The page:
I have complicated feelings about Israel and I don’t really feel like I am under any compulsion to come up with one single all-embracing and coherent way of looking at or treating the country. I have never come out and endorsed the BDS movement, but neither have I ever said one word against them.

Perhaps it’s because I count so many Jews among my closest friends that I agonize over issues like this. After all, I watch my friends agonize over Israel’s politics and settler policies all the time, and it’s probably not surprising that I share their ambivalence.

Under certain circumstances, I might be willing to make arguments against the BDS movement, or, more likely, certain elements of it. But that doesn’t mean that I can approve of seeing the movement smeared on the front page of the New York Times.

I think this topic is prone to oversimplification, and the complexity of the issues is what makes me cautious about making confident declarative statements. You can’t really build a movement based on the idea that the Israeli government is committing gross human rights violations without attracting anti-Semites. But whether Jew-haters are part of the conversation or not actually has nothing to do with what Israel’s government does or does not do, or whether or not people should try to force that government to change course.

You can’t take anti-Semites out of the equation, but you can avoid granting them agency that they don’t actually have. Every anti-Semite could be raptured off the planet tomorrow, and that wouldn’t make young progressive Jewish college students one bit more comfortable with the right-wing government of Benjamin Netanyahu and Naftali Bennett.

I’m not Jewish; I am white protestant-raised man. The closest I’ve come to understanding what progressive Jews are going through in America is when I was in Paris at the time we executed Timothy McVeigh. I was treated with hostility just because I was an American without any regard for whether I actually supported the federal death penalty or the policies of Bill Clinton. These types of things can be uncomfortable, certainly, but it’s ultimately the fact that many Jewish-Americans don’t support Israel’s policies that causes this discomfort.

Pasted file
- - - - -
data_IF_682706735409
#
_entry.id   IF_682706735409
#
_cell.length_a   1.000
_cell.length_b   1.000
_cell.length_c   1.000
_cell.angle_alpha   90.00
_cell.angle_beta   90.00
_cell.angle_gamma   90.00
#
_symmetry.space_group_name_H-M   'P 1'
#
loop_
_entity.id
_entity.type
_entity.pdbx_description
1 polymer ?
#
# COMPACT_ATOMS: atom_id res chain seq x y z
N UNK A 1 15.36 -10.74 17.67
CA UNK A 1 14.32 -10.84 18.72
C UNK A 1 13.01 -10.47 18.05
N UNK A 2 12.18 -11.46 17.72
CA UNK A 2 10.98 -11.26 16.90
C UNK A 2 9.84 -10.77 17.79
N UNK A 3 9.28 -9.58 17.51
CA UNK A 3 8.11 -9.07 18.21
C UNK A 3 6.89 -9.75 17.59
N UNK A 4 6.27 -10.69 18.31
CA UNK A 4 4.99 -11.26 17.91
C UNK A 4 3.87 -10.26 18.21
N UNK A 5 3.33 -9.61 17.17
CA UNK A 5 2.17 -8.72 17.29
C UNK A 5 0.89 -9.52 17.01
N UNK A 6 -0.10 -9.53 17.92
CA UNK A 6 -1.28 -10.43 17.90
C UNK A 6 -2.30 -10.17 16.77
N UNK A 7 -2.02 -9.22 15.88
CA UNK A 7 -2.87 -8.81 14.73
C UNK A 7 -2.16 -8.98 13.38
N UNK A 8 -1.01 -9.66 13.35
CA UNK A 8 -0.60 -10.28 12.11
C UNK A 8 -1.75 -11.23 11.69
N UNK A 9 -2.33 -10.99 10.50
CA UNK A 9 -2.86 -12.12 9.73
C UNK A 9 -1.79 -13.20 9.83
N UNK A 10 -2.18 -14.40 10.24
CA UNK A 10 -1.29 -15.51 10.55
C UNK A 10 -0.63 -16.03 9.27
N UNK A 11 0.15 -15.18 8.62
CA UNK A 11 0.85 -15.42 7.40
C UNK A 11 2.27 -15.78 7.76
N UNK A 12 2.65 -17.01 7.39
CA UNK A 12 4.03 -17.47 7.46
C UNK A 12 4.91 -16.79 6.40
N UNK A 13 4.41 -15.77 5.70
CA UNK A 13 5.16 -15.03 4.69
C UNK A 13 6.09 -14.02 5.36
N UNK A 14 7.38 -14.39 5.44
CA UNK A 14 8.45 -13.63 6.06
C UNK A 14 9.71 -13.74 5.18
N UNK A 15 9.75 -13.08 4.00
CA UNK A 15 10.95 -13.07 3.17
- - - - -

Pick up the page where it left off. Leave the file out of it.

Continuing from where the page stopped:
This is why you see statements like this from Jewish students:

Voting for divestiture, she said, is “pointing fingers, it’s aggressive, it’s misinformed, it’s unjust, and — most important for this campus — it’s totally one-sided.”

This student has family in Israel and she feels compelled to argue against divestment, but she doesn’t have any positive case to make. Why should people invest in Israel? She doesn’t really say, unless it’s to avoid being judgmental or getting accused of aggression. It’s a totally defensive posture, and that’s because she knows that frontally defending Israel would violate her values. So, she follows the well-worn path of comparing Israel to its neighbors and accusing critics of having selective outrage. It’s a fair point as far as it goes, but no one is investing in Syria anyway, so this kind of argument doesn’t do any actual work. It doesn’t convince anyone of anything. And it often devolves into the accusation that the reason people are focusing on Israel instead of, say, Saudi Arabia, is because they hate Jews.

In some cases, yes, but that doesn’t really change a single important fact about Israel’s policies or the divestment movement.

In any case, a better way to look at this issue is to go find the people in this country who actually support both Israel’s recent policies and the logical implications of those policies. Most of these people will not be Jews.

That’s an important thing to keep in mind.

Once you have that idea front and center in your mind, it is no longer a matter of people of color ganging up on Jews because of the way the Palestinians are treated. It’s really a disagreement about what to do about Israel’s policies because there’s a very big consensus that something needs to change.

And that gets me to the last point I want to make which is that it’s too easy to assign evil intent to Israeli politicians because, at this point, it’s just not possible for people who want to do the right thing to win elections there and get the power to make the momentous decisions that need to be made. When you ask a politician to do something impossible, you’re going to be disappointed, but the next step isn’t to demonize the politician. We went through this with Southern Democrats during Jim Crow. Some were true implacable foes, and some were foes only for so long as they needed to be. I know the right never tires off rehashing Jimmy Carter’s shameful 1970 race for governor of Georgia. Well, it worked, and that meant Carter was able to move Georgia forward on race, win the White House, and negotiate the Camp David Accords.

So, if people think BDS is the best way to prepare the ground, I’m willing to give them credit for good intentions and not stand in their way. They shouldn’t be denigrated.

Personally, I’m not signing on for this movement, but that’s mainly because I haven’t made my mind up about how I feel, let alone about the best strategies to pursue.

And the NYT’s piece is an unhelpful hit job.

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